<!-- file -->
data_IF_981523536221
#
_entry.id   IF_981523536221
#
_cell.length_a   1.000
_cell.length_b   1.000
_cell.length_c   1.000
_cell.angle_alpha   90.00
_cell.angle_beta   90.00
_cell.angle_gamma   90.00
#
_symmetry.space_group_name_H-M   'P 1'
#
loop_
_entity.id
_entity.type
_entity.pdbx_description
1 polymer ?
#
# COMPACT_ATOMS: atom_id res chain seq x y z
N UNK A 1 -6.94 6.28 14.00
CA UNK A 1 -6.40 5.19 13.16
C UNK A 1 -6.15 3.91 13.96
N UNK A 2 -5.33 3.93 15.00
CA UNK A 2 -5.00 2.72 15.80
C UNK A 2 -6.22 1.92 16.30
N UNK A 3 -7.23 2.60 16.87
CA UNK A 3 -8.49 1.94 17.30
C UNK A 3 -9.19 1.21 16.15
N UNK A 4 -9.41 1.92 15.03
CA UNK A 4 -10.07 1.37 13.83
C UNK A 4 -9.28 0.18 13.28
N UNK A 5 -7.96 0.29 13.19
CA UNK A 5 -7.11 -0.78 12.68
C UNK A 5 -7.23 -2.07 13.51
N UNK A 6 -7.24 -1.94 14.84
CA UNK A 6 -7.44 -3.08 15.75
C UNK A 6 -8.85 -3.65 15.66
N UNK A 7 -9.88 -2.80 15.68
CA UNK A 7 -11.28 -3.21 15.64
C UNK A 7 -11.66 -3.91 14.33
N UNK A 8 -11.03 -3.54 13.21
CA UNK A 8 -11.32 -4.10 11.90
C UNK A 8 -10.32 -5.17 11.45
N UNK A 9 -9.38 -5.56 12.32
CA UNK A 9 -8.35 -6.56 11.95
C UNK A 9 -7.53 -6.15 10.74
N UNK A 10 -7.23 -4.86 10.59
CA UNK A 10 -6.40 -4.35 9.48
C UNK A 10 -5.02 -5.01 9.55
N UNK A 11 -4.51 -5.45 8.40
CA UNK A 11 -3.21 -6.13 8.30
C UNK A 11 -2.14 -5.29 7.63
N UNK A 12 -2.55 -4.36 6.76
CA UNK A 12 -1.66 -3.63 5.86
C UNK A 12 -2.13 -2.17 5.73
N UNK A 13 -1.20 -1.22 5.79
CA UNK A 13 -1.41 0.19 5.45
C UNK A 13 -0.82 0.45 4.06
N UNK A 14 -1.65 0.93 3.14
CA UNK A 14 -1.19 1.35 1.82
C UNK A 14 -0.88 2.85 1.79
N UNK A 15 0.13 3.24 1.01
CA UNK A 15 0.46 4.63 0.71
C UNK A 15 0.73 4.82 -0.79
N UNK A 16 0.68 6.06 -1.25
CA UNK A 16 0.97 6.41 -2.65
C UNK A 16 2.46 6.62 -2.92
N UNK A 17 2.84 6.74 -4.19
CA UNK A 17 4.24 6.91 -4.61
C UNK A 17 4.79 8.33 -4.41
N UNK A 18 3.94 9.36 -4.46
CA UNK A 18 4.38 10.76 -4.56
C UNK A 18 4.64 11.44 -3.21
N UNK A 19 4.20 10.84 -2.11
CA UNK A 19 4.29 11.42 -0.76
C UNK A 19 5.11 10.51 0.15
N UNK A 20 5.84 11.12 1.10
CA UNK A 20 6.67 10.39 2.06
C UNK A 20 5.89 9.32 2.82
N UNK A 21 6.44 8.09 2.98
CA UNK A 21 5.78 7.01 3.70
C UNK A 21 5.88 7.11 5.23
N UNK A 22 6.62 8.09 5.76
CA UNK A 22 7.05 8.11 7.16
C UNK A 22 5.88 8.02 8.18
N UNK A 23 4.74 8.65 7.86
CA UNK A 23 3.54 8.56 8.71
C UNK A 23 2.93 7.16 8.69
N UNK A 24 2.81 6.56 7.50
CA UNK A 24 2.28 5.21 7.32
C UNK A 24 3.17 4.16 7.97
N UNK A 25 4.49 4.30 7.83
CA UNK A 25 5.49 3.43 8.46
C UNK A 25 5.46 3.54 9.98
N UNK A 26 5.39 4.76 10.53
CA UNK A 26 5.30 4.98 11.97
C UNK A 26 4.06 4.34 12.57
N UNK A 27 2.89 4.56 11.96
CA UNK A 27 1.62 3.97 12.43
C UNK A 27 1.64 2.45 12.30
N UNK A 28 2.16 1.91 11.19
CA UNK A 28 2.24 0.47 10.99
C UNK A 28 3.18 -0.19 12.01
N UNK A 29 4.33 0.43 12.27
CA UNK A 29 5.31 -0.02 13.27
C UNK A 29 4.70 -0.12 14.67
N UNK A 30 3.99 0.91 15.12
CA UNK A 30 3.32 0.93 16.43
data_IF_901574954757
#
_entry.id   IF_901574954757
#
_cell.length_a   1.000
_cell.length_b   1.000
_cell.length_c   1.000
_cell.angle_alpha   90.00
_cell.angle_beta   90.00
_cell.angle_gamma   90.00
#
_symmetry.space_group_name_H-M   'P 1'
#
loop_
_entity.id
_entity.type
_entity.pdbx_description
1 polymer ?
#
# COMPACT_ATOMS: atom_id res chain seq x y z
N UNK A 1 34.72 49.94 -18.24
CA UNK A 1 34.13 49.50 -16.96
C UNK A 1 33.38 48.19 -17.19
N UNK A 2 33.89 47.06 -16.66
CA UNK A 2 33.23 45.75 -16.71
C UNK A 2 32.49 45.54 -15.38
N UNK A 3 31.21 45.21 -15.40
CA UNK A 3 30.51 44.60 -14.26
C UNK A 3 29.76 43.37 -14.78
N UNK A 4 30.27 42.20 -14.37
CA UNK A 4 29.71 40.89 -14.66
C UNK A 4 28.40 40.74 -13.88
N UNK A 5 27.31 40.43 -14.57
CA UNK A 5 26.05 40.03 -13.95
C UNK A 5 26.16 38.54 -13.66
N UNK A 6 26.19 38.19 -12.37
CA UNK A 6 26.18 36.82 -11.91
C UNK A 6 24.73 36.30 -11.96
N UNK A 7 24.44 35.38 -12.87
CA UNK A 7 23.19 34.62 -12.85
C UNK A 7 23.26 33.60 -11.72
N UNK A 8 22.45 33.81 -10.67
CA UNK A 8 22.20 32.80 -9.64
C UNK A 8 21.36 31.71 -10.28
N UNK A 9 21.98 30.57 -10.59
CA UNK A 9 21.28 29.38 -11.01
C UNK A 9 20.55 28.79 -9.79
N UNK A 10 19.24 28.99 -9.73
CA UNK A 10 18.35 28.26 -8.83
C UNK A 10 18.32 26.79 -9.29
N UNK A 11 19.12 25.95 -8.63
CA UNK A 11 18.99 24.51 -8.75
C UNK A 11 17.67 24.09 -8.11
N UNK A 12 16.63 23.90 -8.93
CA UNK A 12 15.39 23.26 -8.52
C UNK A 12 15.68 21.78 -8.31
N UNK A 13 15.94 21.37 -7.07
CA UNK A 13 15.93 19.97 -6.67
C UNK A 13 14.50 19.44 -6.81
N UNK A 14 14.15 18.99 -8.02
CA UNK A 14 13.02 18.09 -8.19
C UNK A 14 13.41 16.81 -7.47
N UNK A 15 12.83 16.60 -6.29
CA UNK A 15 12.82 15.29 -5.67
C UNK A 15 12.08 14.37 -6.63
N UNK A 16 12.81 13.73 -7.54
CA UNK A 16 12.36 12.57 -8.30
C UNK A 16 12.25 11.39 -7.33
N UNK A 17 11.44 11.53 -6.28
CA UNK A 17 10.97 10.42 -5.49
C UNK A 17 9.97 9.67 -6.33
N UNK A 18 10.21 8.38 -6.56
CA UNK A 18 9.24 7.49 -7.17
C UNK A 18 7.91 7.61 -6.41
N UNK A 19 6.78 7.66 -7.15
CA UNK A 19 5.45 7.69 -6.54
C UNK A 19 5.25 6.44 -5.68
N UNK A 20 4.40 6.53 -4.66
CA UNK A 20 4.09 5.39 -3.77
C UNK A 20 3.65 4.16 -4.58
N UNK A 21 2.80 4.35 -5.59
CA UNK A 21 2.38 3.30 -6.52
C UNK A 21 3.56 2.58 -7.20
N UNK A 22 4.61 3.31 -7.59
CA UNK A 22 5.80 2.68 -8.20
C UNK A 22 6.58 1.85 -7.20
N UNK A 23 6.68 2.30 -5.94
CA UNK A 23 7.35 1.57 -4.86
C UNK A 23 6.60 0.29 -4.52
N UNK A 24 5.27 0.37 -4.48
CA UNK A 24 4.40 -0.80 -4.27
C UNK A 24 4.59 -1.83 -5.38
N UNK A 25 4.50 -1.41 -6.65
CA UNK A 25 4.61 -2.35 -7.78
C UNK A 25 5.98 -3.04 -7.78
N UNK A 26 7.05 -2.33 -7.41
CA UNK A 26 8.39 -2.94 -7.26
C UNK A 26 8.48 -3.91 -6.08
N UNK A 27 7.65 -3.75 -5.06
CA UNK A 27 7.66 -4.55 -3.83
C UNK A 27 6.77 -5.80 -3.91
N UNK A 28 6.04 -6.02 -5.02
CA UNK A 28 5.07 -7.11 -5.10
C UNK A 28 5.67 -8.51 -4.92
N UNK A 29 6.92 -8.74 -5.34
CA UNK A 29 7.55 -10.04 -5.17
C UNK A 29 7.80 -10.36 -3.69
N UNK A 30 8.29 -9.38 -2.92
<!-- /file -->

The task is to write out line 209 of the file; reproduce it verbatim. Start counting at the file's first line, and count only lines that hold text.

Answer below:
CA UNK A 27 7.66 -4.55 -3.83